I think humour and horror are ideal bed-fellows.  Both achieve a physical reaction from the reader or listener, which is what we're all trying to achieve really, isn't it?  Laughter or wincing, it's all good..!

Question 2: Which is harder, writing a horror scene or writing a humor scene?

I'm often told that my attempts at writing horror are hilarious, and my comedic writing is horrific - so clearly to my harshest of critics, both are hard to the point of impossibility.

Question 3: So was Mad Max Fury Road robbed of Best Picture at the Oscars or what?!

Never a truer word.  And how George Miller can get a best visual effects Oscar for a film about a talking pig, but not one features dozens of incredibly choreographed visually stunning car chases baffles me (and probably him) to this very day.  Fury Road was so good it almost erased my memory of Mad Max: Beyond Thunderdome (tagline: One film enters; No good film leaves).

Question 4: If you had a choice between classic monsters - the vampire, the golem, the werewolf, the ghost, the gill-man - which one would you throw a coconut custard pie with whipped cream at?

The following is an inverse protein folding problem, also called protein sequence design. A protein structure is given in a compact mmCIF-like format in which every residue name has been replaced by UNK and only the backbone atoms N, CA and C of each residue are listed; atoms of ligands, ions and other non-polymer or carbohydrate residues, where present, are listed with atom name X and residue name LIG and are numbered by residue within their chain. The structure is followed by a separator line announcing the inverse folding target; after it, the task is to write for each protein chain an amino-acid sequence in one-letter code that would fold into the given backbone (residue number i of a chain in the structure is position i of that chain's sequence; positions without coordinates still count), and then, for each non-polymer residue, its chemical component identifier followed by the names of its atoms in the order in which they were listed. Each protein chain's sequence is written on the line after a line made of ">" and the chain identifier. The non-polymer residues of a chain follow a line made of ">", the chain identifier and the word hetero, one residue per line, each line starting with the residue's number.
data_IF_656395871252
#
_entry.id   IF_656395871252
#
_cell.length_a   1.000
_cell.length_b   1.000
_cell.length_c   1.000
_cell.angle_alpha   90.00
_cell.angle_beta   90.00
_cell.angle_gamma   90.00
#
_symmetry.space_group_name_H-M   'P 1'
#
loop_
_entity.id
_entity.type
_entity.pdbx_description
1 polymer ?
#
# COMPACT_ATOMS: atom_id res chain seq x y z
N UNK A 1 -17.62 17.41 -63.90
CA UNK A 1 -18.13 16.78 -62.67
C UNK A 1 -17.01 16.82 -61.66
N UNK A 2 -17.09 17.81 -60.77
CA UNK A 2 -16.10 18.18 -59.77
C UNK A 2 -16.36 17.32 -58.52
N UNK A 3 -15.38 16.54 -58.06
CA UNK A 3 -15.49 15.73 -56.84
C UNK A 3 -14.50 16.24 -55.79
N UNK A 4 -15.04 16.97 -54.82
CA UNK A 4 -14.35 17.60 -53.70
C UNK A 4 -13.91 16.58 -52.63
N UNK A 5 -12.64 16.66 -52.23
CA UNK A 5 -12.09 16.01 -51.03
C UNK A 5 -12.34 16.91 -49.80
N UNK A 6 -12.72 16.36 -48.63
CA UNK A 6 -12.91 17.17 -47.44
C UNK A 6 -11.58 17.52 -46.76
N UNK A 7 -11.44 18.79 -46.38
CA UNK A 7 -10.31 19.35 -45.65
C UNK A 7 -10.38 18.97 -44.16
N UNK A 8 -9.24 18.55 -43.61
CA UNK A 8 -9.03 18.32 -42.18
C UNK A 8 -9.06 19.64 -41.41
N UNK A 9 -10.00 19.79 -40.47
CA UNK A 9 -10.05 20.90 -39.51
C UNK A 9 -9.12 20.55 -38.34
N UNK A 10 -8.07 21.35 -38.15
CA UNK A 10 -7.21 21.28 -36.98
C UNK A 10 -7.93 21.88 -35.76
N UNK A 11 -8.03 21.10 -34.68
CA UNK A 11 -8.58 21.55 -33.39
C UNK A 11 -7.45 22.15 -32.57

Depends on the sprinkles.  Any monster-hunter worth his salt carries a pouch of pie toppings in case such an occasion should occur; Garlic salt for vampires, those little silver balls for werewolves, anti-algae pellets for gill-men.  For your typical Golem it's not the topping that is important but a good aim - as long as your shot can cover the leading 'e' in the Hebrew scrawling on its forehead (thereby changing the inscription from "truth" to "death") you'll deactivate that sucker. And pies are frankly wasted on ghosts - their ethereal nature puts paid to that.